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Is there any way to do the opposite of :hover using only CSS? As in: if :hover is on Mouse Enter, is there a CSS equivalent to on Mouse Leave?

Example:

I have a HTML menu using list items. When I hover one of the items, there is a CSS color animation from #999 to black. How can I create the opposite effect when the mouse leaves the item area, with an animation from black to #999?

jsFiddle

(Have in mind that I do not wish to answer only this example, but the entire "opposite of :hover" issue.)

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What exactly are you trying to do? Maybe there is a different alternative? –  Moin Zaman Jun 12 '12 at 10:52
5  
The opposite of :hover is quite simply :not(:hover); however, :hover is not synonymous with onmouseenter nor is :not(:hover) the same as onmouseleave. CSS doesn't have any concept of DOM events. –  BoltClock Jun 12 '12 at 10:53
1  
@Cthulhu: :hover simply means "an element that has a mouse pointer over it". It doesn't indicate if the mouse pointer transitioned from another element to this element. It just means that the mouse pointer is currently on the element. –  BoltClock Jun 12 '12 at 10:55
1  
@BoltClock would :not(:hover) actually do anything be triggered at all? –  Moin Zaman Jun 12 '12 at 10:59
2  
@Moin Zaman: Yep. As long as your mouse isn't over a certain element, then :not(:hover) will apply. Here's a demo: jsfiddle.net/BoltClock/rghBX –  BoltClock Jun 12 '12 at 11:01

5 Answers 5

up vote 18 down vote accepted

If I understand correctly you could do the same thing by moving your transitions to the link rather than the hover state:

ul li a {
    color:#999;       
    transition: color 0.5s linear; /* vendorless fallback */
    -o-transition: color 0.5s linear; /* opera */
    -ms-transition: color 0.5s linear; /* IE 10 */
    -moz-transition: color 0.5s linear; /* Firefox */
    -webkit-transition: color 0.5s linear; /*safari and chrome */
}

ul li a:hover {
    color:black;
    cursor: pointer;
}

http://jsfiddle.net/spacebeers/sELKu/3/

The definition of hover is:

The :hover selector is used to select elements when you mouse over them.

By that definiation the opposite of hover is any point at which the mouse is not over it. Someone far smarter than me has done this article, setting different transitions on both states - http://css-tricks.com/different-transitions-for-hover-on-hover-off/

#thing {
   padding: 10px;
   border-radius: 5px;

  /* HOVER OFF */
   -webkit-transition: padding 2s;
}

#thing:hover {
   padding: 20px;
   border-radius: 15px;

  /* HOVER ON */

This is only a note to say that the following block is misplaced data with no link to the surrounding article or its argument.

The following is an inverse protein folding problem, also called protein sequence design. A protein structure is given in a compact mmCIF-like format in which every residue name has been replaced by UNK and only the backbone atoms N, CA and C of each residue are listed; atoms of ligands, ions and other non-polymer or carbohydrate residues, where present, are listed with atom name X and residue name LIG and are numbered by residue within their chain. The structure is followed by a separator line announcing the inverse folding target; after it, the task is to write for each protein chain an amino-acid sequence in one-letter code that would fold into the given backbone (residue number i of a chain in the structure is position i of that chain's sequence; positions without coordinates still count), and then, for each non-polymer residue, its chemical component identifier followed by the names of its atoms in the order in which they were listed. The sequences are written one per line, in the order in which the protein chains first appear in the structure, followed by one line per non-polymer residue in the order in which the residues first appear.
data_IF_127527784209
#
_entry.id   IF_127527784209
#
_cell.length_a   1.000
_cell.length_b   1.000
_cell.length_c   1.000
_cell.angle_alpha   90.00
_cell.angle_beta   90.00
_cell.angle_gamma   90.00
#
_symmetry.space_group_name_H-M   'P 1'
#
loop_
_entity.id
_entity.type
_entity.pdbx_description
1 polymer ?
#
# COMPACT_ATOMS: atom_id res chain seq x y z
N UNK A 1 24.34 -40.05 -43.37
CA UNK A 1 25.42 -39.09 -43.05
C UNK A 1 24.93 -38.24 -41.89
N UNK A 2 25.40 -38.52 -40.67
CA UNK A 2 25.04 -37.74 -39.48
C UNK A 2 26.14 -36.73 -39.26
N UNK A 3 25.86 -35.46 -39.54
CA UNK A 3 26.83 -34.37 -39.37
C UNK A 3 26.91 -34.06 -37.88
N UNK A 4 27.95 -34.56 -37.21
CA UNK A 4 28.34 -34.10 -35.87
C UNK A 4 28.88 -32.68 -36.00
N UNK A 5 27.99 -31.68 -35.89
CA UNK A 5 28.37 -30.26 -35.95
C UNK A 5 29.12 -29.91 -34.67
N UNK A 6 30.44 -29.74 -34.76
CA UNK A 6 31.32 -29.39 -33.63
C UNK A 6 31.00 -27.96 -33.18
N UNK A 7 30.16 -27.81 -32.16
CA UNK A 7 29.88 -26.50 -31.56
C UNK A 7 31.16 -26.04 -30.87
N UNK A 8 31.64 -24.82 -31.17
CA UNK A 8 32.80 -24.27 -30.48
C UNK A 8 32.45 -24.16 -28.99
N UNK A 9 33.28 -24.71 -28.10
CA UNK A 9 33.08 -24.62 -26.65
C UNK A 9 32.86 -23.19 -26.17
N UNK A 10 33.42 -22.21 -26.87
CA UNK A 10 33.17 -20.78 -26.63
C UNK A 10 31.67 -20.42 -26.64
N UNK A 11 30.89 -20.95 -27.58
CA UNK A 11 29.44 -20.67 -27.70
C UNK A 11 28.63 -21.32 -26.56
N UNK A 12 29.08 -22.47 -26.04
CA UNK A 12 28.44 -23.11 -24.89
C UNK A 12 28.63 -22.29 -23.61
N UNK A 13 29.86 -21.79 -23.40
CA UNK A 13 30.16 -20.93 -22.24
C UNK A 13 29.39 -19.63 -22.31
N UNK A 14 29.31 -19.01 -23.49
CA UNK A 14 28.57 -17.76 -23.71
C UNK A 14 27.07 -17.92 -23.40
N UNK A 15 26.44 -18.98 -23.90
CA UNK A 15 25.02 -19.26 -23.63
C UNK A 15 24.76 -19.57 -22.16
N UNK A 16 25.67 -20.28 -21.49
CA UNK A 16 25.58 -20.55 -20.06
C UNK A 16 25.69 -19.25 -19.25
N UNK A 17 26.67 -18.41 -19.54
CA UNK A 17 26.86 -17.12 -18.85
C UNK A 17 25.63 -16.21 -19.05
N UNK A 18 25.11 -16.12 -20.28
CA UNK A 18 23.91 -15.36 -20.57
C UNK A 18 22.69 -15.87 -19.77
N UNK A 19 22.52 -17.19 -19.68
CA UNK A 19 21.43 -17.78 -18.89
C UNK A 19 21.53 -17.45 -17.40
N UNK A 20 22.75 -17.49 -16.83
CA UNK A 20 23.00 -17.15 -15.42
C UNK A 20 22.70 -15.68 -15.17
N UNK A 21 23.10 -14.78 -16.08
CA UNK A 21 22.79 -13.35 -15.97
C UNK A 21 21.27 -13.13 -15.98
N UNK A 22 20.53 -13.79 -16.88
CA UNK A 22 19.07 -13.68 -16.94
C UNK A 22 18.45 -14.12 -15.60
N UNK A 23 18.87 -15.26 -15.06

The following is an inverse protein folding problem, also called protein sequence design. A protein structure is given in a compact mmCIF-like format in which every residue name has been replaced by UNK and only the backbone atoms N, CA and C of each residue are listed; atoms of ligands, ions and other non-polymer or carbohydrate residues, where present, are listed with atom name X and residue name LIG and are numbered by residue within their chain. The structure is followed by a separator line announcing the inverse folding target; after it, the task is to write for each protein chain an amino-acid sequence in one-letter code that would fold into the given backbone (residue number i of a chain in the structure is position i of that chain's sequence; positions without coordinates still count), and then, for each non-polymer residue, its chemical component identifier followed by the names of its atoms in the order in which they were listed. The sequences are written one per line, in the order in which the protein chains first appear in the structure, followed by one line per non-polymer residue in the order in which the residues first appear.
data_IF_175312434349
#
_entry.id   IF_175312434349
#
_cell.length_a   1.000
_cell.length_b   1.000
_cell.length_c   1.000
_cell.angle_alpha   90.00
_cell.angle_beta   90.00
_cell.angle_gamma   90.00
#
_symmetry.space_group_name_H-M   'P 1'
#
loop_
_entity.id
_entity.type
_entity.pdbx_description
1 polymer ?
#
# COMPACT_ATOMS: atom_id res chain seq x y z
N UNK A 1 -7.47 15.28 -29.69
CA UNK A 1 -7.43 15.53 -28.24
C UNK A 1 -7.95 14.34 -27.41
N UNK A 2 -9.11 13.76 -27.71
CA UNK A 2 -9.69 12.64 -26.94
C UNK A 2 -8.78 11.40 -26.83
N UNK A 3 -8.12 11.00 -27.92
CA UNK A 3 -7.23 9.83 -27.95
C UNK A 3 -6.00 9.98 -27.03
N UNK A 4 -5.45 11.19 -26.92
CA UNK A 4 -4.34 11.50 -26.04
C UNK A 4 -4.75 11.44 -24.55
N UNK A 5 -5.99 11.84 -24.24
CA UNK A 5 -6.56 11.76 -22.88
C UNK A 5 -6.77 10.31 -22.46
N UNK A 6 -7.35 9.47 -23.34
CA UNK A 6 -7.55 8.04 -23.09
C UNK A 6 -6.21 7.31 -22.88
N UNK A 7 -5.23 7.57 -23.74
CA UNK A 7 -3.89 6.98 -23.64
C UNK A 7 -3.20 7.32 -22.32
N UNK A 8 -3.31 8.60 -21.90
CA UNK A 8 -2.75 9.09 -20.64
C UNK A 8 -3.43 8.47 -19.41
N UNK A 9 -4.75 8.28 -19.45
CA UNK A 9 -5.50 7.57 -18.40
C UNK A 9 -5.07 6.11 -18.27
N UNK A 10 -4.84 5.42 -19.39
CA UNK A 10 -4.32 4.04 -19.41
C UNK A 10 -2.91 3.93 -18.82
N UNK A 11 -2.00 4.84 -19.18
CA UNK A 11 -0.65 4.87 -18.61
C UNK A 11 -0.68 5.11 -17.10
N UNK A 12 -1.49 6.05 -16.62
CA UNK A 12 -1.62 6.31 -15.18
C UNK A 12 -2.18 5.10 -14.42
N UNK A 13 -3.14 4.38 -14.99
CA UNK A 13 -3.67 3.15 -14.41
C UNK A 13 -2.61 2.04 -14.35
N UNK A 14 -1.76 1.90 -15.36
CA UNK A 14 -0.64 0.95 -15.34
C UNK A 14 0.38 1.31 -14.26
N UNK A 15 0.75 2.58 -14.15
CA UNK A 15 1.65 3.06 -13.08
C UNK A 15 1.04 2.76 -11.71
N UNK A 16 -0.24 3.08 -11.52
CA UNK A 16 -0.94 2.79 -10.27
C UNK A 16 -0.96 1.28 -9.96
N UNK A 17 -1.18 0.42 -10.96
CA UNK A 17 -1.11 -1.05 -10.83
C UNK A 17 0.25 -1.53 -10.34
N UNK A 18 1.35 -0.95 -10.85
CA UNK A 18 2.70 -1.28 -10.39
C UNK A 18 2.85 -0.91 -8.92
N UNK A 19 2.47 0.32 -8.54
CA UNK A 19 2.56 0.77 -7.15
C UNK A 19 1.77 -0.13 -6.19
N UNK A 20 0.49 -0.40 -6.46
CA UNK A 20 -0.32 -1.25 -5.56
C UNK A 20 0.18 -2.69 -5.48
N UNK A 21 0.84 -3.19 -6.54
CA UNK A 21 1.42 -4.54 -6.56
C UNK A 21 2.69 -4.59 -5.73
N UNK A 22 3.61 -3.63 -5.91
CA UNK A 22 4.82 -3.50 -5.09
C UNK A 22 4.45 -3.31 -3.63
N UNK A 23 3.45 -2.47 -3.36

-webkit-transition: border-radius 2s;
}
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"(Have in mind that I do not wish to answer only this example, but the entire "opposite of :hover" issue.)" –  Cthulhu Jun 12 '12 at 10:59
1  
@Cthulhu - I've edited my answer now. That might help a bit more. I thought that was too obvious an answer. –  SpaceBeers Jun 12 '12 at 11:07

No there is no explicit property for mouse leave in CSS.

You could use :hover on all the other elements except the item in question to achieve this effect. But Im not sure how practical that would be.

I think you have to look at a JS / jQuery solution.

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JS is not needed in this case, and I would now discourage it, though a justification of performance. –  Alex Chamberlain Jun 12 '12 at 10:57
    
It's not needed for the example above, but it appears to be the best solution for the whole "mouse leave" problem. –  Cthulhu Jun 12 '12 at 11:08

You don't need that. Just use CSS transitions instead of animation.

See JSfiddle demo with Transitions.

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Like I said on the example, my issue is not with the animation, but with the "on mouse leave" part. –  Cthulhu Jun 12 '12 at 10:53
1  
Transition works both on mouse over and mouse leave. It's enough to specify styles for normal state and :hover state. –  Marat Tanalin Jun 12 '12 at 10:54
    
@Cthulhu See JSfiddle demo I've added. –  Marat Tanalin Jun 12 '12 at 11:01
    
+1 @Cthulhu This one should be the correct answer. –  Jose Rui Santos Oct 18 '12 at 9:59

You have misunderstood :hover; it says the mouse is over an item, rather than the mouse has just entered the item.

You could add animation to the selector without :hover to achieve the effect you want.

Transitions is a better option: http://jsfiddle.net/Cvx96/

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